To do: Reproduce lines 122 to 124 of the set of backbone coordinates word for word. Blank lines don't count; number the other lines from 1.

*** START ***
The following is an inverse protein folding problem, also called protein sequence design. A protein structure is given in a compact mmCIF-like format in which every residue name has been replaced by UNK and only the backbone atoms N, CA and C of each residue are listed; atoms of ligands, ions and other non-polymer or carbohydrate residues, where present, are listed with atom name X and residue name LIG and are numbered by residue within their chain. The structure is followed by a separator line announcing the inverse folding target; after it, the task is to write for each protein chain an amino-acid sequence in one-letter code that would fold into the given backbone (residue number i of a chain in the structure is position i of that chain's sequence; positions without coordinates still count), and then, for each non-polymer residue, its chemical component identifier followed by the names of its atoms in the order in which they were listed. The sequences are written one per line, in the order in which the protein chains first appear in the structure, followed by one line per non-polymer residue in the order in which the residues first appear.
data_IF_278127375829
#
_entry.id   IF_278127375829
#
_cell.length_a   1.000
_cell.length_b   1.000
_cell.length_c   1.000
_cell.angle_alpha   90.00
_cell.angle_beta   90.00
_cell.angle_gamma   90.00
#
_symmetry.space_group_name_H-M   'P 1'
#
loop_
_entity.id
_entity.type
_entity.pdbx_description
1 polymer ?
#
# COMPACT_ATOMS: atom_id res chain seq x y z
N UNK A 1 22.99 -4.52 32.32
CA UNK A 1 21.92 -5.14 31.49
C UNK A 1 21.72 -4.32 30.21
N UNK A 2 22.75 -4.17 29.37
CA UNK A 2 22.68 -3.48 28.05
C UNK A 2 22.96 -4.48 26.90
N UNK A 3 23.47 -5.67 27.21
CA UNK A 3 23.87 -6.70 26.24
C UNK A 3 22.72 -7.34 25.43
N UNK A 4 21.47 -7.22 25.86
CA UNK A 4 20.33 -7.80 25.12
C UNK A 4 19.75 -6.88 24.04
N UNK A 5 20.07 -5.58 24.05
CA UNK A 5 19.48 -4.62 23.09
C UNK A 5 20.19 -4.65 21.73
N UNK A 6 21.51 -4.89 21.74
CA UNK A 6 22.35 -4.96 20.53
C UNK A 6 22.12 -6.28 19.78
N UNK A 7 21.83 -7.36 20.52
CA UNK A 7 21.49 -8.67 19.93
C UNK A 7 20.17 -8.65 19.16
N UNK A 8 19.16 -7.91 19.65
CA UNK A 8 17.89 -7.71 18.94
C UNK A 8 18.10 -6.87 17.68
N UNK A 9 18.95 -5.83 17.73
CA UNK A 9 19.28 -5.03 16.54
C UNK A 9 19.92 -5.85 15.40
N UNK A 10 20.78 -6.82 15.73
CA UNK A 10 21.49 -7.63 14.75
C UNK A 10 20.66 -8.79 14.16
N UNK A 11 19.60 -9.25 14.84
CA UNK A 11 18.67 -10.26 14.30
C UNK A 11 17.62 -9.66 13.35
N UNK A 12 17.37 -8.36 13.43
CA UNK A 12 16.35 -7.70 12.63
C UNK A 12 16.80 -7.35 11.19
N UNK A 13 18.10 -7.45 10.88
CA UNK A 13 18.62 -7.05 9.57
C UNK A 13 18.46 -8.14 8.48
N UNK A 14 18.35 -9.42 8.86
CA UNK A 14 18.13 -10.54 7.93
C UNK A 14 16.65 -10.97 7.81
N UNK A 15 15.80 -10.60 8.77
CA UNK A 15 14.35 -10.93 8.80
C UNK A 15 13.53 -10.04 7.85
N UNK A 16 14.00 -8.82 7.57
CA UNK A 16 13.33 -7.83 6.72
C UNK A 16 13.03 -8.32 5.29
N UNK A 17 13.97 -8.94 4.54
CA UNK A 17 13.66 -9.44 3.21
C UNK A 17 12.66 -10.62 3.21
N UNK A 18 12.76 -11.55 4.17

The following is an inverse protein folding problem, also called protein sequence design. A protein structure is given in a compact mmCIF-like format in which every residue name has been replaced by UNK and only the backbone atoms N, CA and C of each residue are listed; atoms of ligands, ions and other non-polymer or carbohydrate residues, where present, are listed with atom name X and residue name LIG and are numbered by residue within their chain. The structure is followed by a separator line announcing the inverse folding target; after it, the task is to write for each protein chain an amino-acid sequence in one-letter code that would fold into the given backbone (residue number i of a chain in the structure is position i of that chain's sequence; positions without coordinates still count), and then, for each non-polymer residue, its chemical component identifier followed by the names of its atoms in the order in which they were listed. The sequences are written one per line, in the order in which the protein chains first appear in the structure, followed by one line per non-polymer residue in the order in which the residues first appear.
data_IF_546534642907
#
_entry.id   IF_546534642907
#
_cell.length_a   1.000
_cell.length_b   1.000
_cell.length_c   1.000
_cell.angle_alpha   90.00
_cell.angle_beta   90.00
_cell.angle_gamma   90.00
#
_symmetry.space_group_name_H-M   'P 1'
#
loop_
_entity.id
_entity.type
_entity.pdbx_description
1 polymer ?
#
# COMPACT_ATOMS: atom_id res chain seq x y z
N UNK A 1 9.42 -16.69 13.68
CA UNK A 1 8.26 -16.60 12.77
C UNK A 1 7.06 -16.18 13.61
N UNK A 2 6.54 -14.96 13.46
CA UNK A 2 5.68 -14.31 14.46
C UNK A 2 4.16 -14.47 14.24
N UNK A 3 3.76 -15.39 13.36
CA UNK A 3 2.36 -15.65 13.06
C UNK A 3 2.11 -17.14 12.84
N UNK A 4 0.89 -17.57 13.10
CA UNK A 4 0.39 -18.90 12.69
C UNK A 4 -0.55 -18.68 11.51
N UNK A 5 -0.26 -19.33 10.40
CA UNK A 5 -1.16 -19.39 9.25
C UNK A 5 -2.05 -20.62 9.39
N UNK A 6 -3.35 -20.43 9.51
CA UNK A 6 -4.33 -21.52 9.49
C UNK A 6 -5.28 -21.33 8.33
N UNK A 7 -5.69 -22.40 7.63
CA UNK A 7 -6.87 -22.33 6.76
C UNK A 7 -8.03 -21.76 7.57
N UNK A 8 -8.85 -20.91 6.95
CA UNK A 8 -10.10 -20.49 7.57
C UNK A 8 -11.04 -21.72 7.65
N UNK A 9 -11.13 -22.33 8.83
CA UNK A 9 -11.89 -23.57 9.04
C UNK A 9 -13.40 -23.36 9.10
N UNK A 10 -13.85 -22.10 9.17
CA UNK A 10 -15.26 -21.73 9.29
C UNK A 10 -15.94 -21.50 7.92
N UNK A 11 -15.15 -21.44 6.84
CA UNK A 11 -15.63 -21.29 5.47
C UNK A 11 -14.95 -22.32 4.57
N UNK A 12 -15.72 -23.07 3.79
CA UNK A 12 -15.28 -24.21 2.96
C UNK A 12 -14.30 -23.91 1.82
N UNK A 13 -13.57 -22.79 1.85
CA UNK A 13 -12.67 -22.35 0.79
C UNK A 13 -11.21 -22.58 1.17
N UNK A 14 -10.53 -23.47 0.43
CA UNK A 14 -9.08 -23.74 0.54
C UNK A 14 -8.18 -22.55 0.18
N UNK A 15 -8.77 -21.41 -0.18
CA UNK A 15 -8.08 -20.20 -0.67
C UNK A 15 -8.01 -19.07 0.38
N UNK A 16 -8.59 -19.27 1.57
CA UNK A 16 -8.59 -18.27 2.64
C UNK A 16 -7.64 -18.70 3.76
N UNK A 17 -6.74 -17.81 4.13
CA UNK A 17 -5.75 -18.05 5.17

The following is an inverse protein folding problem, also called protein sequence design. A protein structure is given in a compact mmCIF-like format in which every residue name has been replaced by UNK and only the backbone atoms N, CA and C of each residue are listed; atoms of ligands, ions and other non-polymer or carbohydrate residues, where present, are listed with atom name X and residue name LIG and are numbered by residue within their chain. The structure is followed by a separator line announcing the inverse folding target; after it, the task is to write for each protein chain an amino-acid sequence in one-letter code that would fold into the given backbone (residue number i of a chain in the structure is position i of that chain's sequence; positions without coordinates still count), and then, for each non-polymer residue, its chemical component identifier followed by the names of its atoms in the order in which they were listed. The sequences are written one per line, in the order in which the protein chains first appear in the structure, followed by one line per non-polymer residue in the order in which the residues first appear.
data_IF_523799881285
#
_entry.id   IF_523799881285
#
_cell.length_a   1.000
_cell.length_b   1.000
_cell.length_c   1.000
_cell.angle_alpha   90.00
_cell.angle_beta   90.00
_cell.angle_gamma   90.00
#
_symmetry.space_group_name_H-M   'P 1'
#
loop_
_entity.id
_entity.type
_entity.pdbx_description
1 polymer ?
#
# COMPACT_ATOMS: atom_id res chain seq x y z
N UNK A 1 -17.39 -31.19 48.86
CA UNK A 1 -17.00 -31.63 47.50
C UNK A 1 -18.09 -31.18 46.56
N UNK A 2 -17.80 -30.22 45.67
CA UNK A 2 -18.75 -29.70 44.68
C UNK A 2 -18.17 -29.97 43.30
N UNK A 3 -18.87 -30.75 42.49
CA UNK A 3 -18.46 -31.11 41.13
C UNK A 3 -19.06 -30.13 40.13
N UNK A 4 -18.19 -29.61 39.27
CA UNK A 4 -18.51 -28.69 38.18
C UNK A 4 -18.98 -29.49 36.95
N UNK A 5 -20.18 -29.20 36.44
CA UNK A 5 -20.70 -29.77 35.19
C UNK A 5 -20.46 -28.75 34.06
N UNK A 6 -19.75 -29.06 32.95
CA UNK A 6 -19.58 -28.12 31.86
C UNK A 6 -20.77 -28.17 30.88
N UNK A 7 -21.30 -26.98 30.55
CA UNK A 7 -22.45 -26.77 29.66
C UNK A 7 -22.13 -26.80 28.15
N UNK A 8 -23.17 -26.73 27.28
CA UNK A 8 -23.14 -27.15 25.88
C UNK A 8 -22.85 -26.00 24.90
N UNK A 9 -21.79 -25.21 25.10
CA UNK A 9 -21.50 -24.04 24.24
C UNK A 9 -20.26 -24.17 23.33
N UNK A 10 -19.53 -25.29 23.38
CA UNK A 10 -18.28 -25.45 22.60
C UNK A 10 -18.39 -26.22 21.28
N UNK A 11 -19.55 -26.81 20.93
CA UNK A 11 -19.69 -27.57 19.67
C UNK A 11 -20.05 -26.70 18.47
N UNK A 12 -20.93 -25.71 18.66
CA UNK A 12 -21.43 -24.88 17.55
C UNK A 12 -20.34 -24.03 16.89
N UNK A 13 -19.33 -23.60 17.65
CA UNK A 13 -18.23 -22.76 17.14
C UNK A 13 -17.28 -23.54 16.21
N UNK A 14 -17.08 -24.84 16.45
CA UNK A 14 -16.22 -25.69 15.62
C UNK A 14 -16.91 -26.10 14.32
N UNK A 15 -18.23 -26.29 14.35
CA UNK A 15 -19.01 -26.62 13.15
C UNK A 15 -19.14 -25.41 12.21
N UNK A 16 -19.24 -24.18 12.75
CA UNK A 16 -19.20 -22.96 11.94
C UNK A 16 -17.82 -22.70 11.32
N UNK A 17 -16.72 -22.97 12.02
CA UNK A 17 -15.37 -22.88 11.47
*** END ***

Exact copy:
N UNK A 10 -13.85 -22.10 9.17
CA UNK A 10 -15.26 -21.73 9.29
C UNK A 10 -15.94 -21.50 7.92